5. Offer Local Learning Clusters
Action learning can be straightforward means for self-directed learners to organize local learning clusters. Members can download free materials from the World Wide Web, hold open discussion about the materials, and then go into an action learning format to deepen and enrich learning around the materials. For example, members can download materials from the Free Management Library, which includes 600 well-organized topics about personal and professional development. (See on the World Wide Web.)

6. Research Online Sets
We must find suitable means to carry out sets over the Internet/Web. This venue has its limitations compared to face-to-face sets. However, the wide expansion and accessibility of the Internet/Web make it a critical medium for expanding the use and impact of action learning. More research must be conducted in this venue.

7. Integrate with Other Programs
Too often, action learning is portrayed as a standalone program. However, the process can be used to enrich other forms of development as well. As Reeves (1996, p. 6) points out, “If action learning is to come of age, it is time that its practitioners stopped sniping at alternative modes of management learning and instead embraced their complementary strengths. Otherwise, action learning really will be marginalised as a cult.”

8. Ally With Coaching and Peer-Helping Practices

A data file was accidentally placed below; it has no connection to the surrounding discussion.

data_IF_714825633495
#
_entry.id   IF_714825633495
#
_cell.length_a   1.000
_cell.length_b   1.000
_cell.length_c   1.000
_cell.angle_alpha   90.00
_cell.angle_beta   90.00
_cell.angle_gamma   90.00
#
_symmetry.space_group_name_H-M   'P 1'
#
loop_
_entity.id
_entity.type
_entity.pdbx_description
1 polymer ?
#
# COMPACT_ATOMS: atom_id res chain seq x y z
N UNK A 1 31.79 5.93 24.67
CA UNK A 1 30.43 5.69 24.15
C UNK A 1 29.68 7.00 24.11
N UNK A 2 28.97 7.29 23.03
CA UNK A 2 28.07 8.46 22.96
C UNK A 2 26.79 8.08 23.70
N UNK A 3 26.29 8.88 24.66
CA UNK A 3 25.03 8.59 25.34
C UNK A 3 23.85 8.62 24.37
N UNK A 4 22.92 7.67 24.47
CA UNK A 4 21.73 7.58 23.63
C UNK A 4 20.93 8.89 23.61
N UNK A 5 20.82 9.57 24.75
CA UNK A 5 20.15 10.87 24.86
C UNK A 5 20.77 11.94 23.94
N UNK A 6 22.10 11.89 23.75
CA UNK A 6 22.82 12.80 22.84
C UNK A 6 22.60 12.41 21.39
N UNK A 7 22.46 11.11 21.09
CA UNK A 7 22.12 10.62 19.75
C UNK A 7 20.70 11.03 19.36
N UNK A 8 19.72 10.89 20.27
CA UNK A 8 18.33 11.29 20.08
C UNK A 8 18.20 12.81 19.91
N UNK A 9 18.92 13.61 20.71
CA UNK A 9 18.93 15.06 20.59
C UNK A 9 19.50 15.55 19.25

Personal and professional coaching is fast becoming a major service to individuals and organizations. The nature of this coaching and action learning are somewhat similar. Both believe the agenda should come primarily from the client. Both place strong emphasis on the roles of ongoing inquiry, reflection and actions. Action learning provides a time-tested framework in which to conduct group coaching.

Peer-helping services are highly efficient means to low-cost sharing of services and materials. Perhaps the best example is peer-counseling and peer-mediating programs in schools. Action learning certainly is certainly another powerful example. Yet the process is rarely mentioned in peer-helping organizations. Action learners would benefit from association with other peer organizations. For example, see Peer Resources at and the National Peer-Helping Association at on the World Wide Web.

A Call to Action -- And Learning

My doctoral work focused on developing and evaluating a national action learning program, a program I have directed for the past five years. I have spoken to numerous action learning practitioners and clients. Clearly action learning has achieved almost mythical status among many of us. The process is practical, basic and timely, and yet theoretical, abstract and eternal. We have strong perceptions of what action learning should and should not be, and what it should and should not include. Our perceptions may have us stuck.

Fifty years ago, Reginald Revans fought hard against the dogma of traditional educational institutions. At that time (and still too often now), learning was interpreted only as that which was conveyed by an expert in a classroom. Universities and colleges were viewed as the keepers of our learning.

With the help of pioneers, such as Revans, Myles Horton and Paulo Freire, we have come to realize that without practice there is no knowledge. One hopes we will learn that the broader the range of that practice, the broader the range of our learning.

Reeves, T. (1996, May). Is action learning a cult? Action Learning News, 15, 2, 6.